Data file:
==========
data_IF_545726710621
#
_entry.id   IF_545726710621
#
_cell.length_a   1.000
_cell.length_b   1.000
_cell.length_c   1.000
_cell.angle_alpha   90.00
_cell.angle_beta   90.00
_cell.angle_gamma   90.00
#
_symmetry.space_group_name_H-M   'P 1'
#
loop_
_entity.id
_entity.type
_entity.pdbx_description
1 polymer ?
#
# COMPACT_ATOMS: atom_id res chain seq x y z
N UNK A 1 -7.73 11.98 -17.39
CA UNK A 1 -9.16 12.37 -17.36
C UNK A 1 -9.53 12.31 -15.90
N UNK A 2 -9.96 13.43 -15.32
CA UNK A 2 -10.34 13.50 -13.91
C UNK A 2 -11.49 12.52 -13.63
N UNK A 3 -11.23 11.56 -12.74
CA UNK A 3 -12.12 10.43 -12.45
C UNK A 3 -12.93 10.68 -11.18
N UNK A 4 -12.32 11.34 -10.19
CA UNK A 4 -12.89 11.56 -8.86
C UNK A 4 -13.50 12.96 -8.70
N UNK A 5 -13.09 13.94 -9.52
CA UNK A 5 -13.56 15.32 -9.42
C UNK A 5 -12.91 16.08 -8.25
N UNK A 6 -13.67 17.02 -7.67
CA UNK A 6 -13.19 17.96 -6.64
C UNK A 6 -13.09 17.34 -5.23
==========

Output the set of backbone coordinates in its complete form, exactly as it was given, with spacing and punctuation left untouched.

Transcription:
data_IF_545726710621
#
_entry.id   IF_545726710621
#
_cell.length_a   1.000
_cell.length_b   1.000
_cell.length_c   1.000
_cell.angle_alpha   90.00
_cell.angle_beta   90.00
_cell.angle_gamma   90.00
#
_symmetry.space_group_name_H-M   'P 1'
#
loop_
_entity.id
_entity.type
_entity.pdbx_description
1 polymer ?
#
# COMPACT_ATOMS: atom_id res chain seq x y z
N UNK A 1 -7.73 11.98 -17.39
CA UNK A 1 -9.16 12.37 -17.36
C UNK A 1 -9.53 12.31 -15.90
N UNK A 2 -9.96 13.43 -15.32
CA UNK A 2 -10.34 13.50 -13.91
C UNK A 2 -11.49 12.52 -13.63
N UNK A 3 -11.23 11.56 -12.74
CA UNK A 3 -12.12 10.43 -12.45
C UNK A 3 -12.93 10.68 -11.18
N UNK A 4 -12.32 11.34 -10.19
CA UNK A 4 -12.89 11.56 -8.86
C UNK A 4 -13.50 12.96 -8.70
N UNK A 5 -13.09 13.94 -9.52
CA UNK A 5 -13.56 15.32 -9.42
C UNK A 5 -12.91 16.08 -8.25
N UNK A 6 -13.67 17.02 -7.67
CA UNK A 6 -13.19 17.96 -6.64
C UNK A 6 -13.09 17.34 -5.23